Database Relationships in MySQL

Database Relationships in MySQL with Examples

In this article, I am going to discuss Database Relationships in MySQL with Examples. Please read our previous article where we discussed SQL Injection in MySQL. At the end of this article, you will understand everything about the One-to-One, One-to-Many, and Many-to-Many Database relationships in MySQL with Examples.

Database Relationships in MySQL

Database relationship means how the data in one table is related to the data in another table. In RDBMS (Relational Database Management System). The term “Relational” refers to the tables with Relations. Relationships between two tables are created using keys. A key in one table will normally relate to a key in another table. Two tables in a database may also be unrelated. There are mainly 3 types of database relationships:

  1. One-to-one (1:1) Relationship: If only one data in one table relates to the only one data in another table it is known as one-to-one (1:1) relationship.
  2. One-to-many (1:M) Relationship: If only one data in one table relates to the multiple data in another table it is known as the one-to-many (1:M) relationship.
  3. Many-to-many (M:M) Relationship: And if multiple data in one table relates to the multiple data in another table it is known as many-to-many (M:M) relationship.
One-to-One (1:1) Database Relationship in MySQL

In a One-to-One (1:1) Relationship only one data in one table relates to only one data in another table. Take a look at the example tables. We have two database tables i.e. customers and addresses. First table stores customerid, customername, and addressid. The second table stores addressid and address column values which are shown in the below image.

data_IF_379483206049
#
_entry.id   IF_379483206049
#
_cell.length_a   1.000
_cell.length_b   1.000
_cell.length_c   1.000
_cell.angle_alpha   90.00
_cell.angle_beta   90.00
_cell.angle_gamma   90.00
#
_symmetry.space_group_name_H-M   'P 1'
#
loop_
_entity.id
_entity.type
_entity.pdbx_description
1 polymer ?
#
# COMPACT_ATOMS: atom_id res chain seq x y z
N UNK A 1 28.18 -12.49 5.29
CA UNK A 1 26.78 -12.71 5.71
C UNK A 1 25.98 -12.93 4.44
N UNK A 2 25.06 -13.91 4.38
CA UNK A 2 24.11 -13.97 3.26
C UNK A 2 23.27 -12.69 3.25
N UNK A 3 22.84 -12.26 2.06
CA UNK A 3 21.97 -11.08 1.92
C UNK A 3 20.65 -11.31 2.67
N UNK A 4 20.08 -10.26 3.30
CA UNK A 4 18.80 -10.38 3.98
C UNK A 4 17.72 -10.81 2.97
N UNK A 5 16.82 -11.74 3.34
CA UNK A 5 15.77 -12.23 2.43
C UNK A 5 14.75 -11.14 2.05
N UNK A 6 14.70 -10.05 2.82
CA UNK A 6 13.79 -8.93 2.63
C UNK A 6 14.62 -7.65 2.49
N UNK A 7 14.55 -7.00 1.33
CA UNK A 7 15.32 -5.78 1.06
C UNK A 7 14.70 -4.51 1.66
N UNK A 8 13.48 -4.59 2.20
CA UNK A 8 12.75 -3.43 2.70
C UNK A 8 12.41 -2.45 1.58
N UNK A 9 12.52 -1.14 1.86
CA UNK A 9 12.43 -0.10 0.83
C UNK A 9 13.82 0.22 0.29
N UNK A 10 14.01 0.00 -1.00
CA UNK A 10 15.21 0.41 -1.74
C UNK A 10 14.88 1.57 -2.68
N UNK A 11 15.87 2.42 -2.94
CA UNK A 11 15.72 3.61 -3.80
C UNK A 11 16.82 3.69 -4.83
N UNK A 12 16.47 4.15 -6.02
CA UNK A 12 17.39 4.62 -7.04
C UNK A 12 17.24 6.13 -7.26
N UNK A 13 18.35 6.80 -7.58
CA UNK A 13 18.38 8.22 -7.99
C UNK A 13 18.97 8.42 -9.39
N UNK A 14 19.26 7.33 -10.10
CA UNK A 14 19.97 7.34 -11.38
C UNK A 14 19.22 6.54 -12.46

One-to-One (1:1) Database Relationship in MySQL

In customers table, each addressid in a data row represents the actual address of the customer in the address table. Every customer can have only one address and everyone address can have only one customer. This represents One-to-One Relationships between the two tables.

Database Relationships in MySQL with Examples

Examples to Understand One-to-One Relationship in MySQL

Let’s understand One-to-One Database Relationship in MySQL with examples. Now we will create the database school and within the school database, we will create two tables i.e. Students and Addresses as shown in the below image. Then we will see the One-To-One Relationship between Students and Addresses table.

Examples to Understand One-to-One Relationship in MySQL

In the Addresses table, the column value AddressId 1001, 1002, 1003, and 1004 are assigned to the StudentId values 1, 2, 3, and 4 respectively. The details of each student are stored in Students table. In the case of these 2 tables, every student has only 1 Address while every AddressId can only be assigned to only 1 student. This type of relationship between these 2 tables is known as One-To-One Relationship.

Please use the below SQL Script to create the SCHOOL database, and create the Students and Addresses tables with the required sample data.

CREATE DATABASE SCHOOL;
USE SCHOOL;

-- Create Students Table
CREATE TABLE Students (
     Id INT PRIMARY KEY,
     Name VARCHAR(40) NOT NULL,
     Class VARCHAR(20),
     Age INT
);

-- Populate the Students Table with test data
INSERT INTO Students VALUES (1,'John', 'First', 5);
INSERT INTO Students VALUES (2, 'Mary', 'Third', 7);